Volume 5 Issue 1 CONTENTS

Martyn Rady

Nonnisi in sensu legum? Decree and Rendelet in Hungary (1790–1914)


The Hungarian “constitution” was never balanced, for its sovereigns possessed a supervisory jurisdiction that permitted them to legislate by decree, mainly by using patents and rescripts. Although the right to proceed by decree was seldom abused by Hungary’s Habsburg rulers, it permitted the monarch on occasion to impose reforms in defiance of the Diet. Attempts undertaken in the early 1790s to hem in the ruler’s power by making the written law both fixed and comprehensive were unsuccessful. After 1867, the right to legislate by decree was assumed by Hungary’s government, and ministerial decree or “rendelet” was used as a substitute for parliamentary legislation. Not only could rendelets be used to fill in gaps in parliamentary legislation, they could also be used to bypass parliament and even to countermand parliamentary acts, sometimes at the expense of individual rights. The tendency remains in Hungary for its governments to use discretionary administrative instruments as a substitute for parliamentary legislation.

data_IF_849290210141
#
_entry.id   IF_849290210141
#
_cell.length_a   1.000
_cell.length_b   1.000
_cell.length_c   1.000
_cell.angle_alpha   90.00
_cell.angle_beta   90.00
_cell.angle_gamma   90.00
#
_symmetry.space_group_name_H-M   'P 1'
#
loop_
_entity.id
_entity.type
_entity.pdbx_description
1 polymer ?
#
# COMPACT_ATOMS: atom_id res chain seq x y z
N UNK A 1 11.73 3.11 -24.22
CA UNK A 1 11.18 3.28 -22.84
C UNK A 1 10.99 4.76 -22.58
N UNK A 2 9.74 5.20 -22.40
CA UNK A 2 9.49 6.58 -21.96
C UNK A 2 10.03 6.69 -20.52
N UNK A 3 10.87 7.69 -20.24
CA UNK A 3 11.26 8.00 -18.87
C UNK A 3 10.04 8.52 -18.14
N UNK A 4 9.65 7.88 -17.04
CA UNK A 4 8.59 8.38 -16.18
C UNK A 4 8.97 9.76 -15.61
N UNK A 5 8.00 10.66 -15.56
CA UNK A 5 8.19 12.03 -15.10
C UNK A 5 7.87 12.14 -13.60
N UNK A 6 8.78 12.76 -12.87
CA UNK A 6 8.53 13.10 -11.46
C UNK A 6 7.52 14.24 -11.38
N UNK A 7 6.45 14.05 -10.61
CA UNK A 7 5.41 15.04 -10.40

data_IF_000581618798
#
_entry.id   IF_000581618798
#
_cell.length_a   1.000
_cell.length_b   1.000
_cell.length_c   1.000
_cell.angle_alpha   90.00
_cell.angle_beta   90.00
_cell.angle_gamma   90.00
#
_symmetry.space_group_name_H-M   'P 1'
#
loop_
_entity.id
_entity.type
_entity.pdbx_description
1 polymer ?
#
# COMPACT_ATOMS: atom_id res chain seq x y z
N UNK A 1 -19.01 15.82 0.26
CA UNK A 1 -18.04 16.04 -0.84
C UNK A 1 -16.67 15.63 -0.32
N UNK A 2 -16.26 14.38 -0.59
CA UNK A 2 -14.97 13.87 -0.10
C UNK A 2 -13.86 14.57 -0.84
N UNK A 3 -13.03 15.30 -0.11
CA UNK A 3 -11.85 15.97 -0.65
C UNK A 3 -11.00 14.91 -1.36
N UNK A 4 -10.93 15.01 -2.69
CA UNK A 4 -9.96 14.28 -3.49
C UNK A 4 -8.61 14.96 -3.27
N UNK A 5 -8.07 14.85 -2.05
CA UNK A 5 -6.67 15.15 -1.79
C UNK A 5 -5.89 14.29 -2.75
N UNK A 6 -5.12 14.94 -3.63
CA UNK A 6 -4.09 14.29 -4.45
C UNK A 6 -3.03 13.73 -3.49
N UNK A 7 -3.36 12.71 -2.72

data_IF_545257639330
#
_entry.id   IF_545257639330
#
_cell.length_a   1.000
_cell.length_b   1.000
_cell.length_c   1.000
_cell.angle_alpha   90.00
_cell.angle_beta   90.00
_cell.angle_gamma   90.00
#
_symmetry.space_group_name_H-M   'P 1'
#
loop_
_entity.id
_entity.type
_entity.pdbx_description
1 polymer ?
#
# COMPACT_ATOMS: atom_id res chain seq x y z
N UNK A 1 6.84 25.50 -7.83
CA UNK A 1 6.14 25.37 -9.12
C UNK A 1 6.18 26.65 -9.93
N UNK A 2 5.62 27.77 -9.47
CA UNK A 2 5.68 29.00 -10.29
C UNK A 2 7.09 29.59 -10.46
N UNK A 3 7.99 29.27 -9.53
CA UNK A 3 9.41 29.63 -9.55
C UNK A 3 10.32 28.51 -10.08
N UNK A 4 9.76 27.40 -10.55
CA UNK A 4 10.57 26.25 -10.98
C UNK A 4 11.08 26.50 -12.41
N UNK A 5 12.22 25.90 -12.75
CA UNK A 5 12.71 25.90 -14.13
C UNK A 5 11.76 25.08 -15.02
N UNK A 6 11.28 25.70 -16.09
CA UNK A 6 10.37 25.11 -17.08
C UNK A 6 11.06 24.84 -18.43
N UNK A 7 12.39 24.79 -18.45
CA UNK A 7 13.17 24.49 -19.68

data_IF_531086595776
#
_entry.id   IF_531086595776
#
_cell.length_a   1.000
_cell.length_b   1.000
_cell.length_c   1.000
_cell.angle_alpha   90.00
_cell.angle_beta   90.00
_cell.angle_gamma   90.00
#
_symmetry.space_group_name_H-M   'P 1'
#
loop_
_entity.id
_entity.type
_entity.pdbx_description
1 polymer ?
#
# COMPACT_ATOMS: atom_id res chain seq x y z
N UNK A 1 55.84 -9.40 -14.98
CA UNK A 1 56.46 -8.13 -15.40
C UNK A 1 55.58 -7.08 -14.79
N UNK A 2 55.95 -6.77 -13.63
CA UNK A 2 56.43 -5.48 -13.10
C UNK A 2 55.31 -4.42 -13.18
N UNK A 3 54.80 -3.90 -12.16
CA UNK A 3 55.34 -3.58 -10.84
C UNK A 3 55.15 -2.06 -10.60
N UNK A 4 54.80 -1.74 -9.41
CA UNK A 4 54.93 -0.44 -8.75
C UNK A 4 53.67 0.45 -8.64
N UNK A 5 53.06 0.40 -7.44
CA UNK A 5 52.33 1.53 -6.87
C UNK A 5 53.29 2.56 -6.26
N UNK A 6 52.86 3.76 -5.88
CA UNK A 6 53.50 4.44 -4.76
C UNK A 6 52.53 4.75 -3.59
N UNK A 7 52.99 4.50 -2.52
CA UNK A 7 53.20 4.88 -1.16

Keywords: constitution, decree, patent, rendelet, legislation, Diet, Parliament